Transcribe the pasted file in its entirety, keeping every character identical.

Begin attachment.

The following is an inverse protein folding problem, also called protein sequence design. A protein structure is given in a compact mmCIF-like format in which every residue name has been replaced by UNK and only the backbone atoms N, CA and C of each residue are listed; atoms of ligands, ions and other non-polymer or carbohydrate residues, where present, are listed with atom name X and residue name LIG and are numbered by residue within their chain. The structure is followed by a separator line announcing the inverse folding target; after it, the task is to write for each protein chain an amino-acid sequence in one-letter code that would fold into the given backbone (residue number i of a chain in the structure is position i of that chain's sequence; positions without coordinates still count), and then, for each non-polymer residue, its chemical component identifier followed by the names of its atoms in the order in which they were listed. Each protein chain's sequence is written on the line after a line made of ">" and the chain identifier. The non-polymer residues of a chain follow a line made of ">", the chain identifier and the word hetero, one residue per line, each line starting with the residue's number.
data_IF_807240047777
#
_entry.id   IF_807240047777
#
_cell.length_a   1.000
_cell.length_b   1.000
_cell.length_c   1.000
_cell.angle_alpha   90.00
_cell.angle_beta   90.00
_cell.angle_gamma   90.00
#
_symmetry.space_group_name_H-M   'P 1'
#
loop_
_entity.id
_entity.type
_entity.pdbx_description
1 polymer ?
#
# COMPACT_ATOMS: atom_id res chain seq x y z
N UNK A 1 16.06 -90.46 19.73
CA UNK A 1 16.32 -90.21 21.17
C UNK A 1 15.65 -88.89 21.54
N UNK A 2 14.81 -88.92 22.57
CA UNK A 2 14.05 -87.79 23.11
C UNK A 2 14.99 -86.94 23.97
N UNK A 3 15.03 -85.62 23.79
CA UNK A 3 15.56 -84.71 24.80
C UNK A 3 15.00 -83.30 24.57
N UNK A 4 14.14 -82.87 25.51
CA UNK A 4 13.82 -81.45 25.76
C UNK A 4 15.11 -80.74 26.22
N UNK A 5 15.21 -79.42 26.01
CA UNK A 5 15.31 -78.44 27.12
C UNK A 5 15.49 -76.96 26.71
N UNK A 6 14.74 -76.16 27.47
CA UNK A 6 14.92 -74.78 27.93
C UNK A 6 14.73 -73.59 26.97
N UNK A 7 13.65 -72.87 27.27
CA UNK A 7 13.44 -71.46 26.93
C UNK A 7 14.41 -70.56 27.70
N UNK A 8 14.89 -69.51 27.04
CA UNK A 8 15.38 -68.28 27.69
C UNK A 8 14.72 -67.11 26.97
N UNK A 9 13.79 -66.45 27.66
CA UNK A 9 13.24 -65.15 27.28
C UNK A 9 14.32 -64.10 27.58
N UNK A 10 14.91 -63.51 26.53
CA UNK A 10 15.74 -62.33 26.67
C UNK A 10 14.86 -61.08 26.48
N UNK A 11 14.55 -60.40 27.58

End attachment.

The following is an inverse protein folding problem, also called protein sequence design. A protein structure is given in a compact mmCIF-like format in which every residue name has been replaced by UNK and only the backbone atoms N, CA and C of each residue are listed; atoms of ligands, ions and other non-polymer or carbohydrate residues, where present, are listed with atom name X and residue name LIG and are numbered by residue within their chain. The structure is followed by a separator line announcing the inverse folding target; after it, the task is to write for each protein chain an amino-acid sequence in one-letter code that would fold into the given backbone (residue number i of a chain in the structure is position i of that chain's sequence; positions without coordinates still count), and then, for each non-polymer residue, its chemical component identifier followed by the names of its atoms in the order in which they were listed. Each protein chain's sequence is written on the line after a line made of ">" and the chain identifier. The non-polymer residues of a chain follow a line made of ">", the chain identifier and the word hetero, one residue per line, each line starting with the residue's number.
data_IF_807240047777
#
_entry.id   IF_807240047777
#
_cell.length_a   1.000
_cell.length_b   1.000
_cell.length_c   1.000
_cell.angle_alpha   90.00
_cell.angle_beta   90.00
_cell.angle_gamma   90.00
#
_symmetry.space_group_name_H-M   'P 1'
#
loop_
_entity.id
_entity.type
_entity.pdbx_description
1 polymer ?
#
# COMPACT_ATOMS: atom_id res chain seq x y z
N UNK A 1 16.06 -90.46 19.73
CA UNK A 1 16.32 -90.21 21.17
C UNK A 1 15.65 -88.89 21.54
N UNK A 2 14.81 -88.92 22.57
CA UNK A 2 14.05 -87.79 23.11
C UNK A 2 14.99 -86.94 23.97
N UNK A 3 15.03 -85.62 23.79
CA UNK A 3 15.56 -84.71 24.80
C UNK A 3 15.00 -83.30 24.57
N UNK A 4 14.14 -82.87 25.51
CA UNK A 4 13.82 -81.45 25.76
C UNK A 4 15.11 -80.74 26.22
N UNK A 5 15.21 -79.42 26.01
CA UNK A 5 15.31 -78.44 27.12
C UNK A 5 15.49 -76.96 26.71
N UNK A 6 14.74 -76.16 27.47
CA UNK A 6 14.92 -74.78 27.93
C UNK A 6 14.73 -73.59 26.97
N UNK A 7 13.65 -72.87 27.27
CA UNK A 7 13.44 -71.46 26.93
C UNK A 7 14.41 -70.56 27.70
N UNK A 8 14.89 -69.51 27.04
CA UNK A 8 15.38 -68.28 27.69
C UNK A 8 14.72 -67.11 26.97
N UNK A 9 13.79 -66.45 27.66
CA UNK A 9 13.24 -65.15 27.28
C UNK A 9 14.32 -64.10 27.58
N UNK A 10 14.91 -63.51 26.53
CA UNK A 10 15.74 -62.33 26.67
C UNK A 10 14.86 -61.08 26.48
N UNK A 11 14.55 -60.40 27.58